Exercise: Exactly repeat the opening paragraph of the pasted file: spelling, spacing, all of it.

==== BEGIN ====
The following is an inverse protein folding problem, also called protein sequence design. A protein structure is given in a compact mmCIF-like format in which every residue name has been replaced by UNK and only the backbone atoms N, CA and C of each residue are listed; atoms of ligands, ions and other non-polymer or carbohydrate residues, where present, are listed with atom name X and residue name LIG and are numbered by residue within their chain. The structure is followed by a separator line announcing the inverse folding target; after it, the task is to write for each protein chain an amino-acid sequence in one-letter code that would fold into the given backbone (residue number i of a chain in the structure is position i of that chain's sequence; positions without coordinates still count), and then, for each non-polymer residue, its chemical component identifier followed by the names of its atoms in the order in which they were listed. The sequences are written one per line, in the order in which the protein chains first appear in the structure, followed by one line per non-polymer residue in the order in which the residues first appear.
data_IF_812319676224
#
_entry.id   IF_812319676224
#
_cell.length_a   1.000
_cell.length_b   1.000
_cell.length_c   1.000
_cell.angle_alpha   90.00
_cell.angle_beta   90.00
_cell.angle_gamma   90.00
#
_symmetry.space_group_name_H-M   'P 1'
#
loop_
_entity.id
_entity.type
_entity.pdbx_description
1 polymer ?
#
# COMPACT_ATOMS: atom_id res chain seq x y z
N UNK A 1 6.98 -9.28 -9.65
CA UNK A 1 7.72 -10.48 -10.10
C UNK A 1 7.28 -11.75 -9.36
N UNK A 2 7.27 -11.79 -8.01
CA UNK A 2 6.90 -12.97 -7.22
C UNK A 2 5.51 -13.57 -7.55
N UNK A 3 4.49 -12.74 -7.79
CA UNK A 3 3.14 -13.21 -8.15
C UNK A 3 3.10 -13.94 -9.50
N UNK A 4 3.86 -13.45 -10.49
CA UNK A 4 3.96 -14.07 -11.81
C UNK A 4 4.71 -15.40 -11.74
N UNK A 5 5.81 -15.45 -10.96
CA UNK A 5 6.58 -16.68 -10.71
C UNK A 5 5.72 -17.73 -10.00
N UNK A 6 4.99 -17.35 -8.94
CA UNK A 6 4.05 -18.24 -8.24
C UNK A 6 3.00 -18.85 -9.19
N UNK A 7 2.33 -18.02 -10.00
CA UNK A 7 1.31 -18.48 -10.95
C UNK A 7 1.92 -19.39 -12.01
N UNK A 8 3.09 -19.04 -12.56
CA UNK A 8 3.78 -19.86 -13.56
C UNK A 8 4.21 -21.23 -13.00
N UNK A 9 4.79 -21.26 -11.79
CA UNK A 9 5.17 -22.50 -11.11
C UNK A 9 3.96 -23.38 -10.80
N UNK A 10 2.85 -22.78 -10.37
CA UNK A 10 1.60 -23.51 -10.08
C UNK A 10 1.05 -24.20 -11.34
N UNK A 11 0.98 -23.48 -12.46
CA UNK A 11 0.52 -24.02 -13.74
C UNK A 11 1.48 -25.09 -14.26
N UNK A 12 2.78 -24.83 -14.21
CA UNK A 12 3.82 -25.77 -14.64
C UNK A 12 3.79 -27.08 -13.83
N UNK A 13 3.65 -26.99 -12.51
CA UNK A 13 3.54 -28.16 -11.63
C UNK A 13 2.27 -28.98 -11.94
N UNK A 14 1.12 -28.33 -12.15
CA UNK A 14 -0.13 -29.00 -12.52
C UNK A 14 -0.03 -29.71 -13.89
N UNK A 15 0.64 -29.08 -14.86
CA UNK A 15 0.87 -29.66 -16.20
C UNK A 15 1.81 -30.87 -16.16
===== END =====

The following is an inverse protein folding problem, also called protein sequence design. A protein structure is given in a compact mmCIF-like format in which every residue name has been replaced by UNK and only the backbone atoms N, CA and C of each residue are listed; atoms of ligands, ions and other non-polymer or carbohydrate residues, where present, are listed with atom name X and residue name LIG and are numbered by residue within their chain. The structure is followed by a separator line announcing the inverse folding target; after it, the task is to write for each protein chain an amino-acid sequence in one-letter code that would fold into the given backbone (residue number i of a chain in the structure is position i of that chain's sequence; positions without coordinates still count), and then, for each non-polymer residue, its chemical component identifier followed by the names of its atoms in the order in which they were listed. The sequences are written one per line, in the order in which the protein chains first appear in the structure, followed by one line per non-polymer residue in the order in which the residues first appear.